The 9th chp in Brian McLaren’s The Secret Message of Jesus concerns global mission. He properly sets the Christian mission in the Jewish context where there was no active mission. McLaren ties the global mission of Jesus to the blessing of Abraham (Gen. 12:4): God’s people are to be a blessing to the nations. Here is an emerging statement about mission: What do you think of Brian’s various proposals that follow?
This global mission theme morphs into the image of the master musician (Jesus) teaching his followers how to play kingdom music and their learning to play that music in this world — and he suggests we need some new artists today. Too many no longer play the music of the kingdom-come-to-earth but play the music of a kingdom up in heaven. This is a regular theme of Brian’s books: he thinks traditional Christianity (esp. Catholicism and Protestant evangelicalism) has focused too much on life after earth.
Chp. 10 begins with an arresting comment: “It was the most religious who seemed to get the secret message of Jesus the least, and the least religious who seemed to get it the most” (81). The kingdom of God was worked out then and still today by ordinary Christians, not just professionals. The true kingdom agents are those, he says, who have an interactive relationship with God and others and who draw others into the kingdom so the world will be changed. He recalls his times in great cathedrals of Europe, where so few attend, and he speaks of that form of the Christian faith as a “sad adventure in missing the point” (85). Great story here about a taxi driver.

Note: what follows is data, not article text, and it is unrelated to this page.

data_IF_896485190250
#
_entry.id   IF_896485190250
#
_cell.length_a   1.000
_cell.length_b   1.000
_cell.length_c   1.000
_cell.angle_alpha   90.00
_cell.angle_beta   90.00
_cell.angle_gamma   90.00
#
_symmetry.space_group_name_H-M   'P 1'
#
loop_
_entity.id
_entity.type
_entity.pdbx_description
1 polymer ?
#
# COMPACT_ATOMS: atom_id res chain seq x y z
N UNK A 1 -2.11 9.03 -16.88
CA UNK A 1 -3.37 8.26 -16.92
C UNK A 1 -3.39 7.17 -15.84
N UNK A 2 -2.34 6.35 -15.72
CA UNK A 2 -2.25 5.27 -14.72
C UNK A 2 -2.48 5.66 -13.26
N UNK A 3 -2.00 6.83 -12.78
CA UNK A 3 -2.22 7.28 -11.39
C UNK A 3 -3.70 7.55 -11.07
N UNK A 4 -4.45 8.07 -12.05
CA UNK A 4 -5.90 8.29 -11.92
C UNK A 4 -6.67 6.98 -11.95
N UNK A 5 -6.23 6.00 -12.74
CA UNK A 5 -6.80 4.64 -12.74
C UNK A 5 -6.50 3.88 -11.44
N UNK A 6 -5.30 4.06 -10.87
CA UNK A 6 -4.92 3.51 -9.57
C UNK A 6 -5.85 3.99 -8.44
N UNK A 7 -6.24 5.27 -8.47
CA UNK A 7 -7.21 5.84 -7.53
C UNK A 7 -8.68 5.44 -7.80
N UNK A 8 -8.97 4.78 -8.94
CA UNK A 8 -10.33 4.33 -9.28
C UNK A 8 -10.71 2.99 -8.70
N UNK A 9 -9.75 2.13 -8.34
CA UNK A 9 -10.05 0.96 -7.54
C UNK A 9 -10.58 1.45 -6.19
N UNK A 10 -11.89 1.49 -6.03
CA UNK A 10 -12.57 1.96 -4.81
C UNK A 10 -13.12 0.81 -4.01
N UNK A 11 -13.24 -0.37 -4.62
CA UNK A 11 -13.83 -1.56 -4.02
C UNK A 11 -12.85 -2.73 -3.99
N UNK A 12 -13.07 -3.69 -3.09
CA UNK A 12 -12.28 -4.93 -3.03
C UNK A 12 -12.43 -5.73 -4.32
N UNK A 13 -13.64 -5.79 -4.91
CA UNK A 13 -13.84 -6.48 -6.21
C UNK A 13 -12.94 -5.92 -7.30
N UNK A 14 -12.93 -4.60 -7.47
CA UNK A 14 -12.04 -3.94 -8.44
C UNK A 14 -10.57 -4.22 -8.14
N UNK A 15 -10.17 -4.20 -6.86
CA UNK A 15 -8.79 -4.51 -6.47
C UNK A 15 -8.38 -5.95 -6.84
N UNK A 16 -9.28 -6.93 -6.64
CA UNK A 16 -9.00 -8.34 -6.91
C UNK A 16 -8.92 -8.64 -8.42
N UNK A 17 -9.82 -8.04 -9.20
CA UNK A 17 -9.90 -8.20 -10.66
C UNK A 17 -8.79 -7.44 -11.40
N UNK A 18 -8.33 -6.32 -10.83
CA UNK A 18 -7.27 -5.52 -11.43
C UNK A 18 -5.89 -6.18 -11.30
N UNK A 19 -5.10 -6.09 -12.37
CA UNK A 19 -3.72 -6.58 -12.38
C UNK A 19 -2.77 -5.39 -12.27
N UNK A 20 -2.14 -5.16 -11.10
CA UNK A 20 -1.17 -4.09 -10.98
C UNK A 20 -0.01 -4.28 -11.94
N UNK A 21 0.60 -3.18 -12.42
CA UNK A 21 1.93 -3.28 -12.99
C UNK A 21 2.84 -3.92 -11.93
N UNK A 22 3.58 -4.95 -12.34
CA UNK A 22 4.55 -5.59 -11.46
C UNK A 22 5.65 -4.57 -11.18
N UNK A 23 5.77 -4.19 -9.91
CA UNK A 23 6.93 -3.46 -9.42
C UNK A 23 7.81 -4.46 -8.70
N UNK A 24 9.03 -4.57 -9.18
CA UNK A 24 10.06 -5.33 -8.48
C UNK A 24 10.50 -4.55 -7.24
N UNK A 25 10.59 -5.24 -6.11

In chp. 11 Brian shows that Paul’s original message is comportable with Jesus’ (and I hope emerging critics read this: he does not pit Jesus against Paul). Paul, he says, deals faithfully with Jesus’ message in a new situation. For example, the issue of inclusion with Jesus’ table fellowship and Paul’s understanding of the church are similar. Thus, for Paul, “A new and unprecedented social reality is being created — a new realm, a new network of relationships, a new kingdom” (95). That theme continues in chp. 12: “his letters beging to sizzle and boil with resonance” if you see the scope of Jesus’ message. Paul (and here he sounds like Tom Wright) takes on Caesar with his theological message.
At this point McLaren explores the cross. The peace of Christ comes through a cross, through reconciliation. The goal of Christ’s cross is reconciliation of all. Again, the theme of Paul is the same as with Jesus: the work of God reconciles people to God and to one another. Instead of telling parables like Jesus, Paul is a walking parable.
The secret message of Jesus is not just heard or read but seen in human lives. Writing this chp, Brian tells us, moved him to tears (103).
Tomorrow we look at his chapter on “Getting It, Getting In.”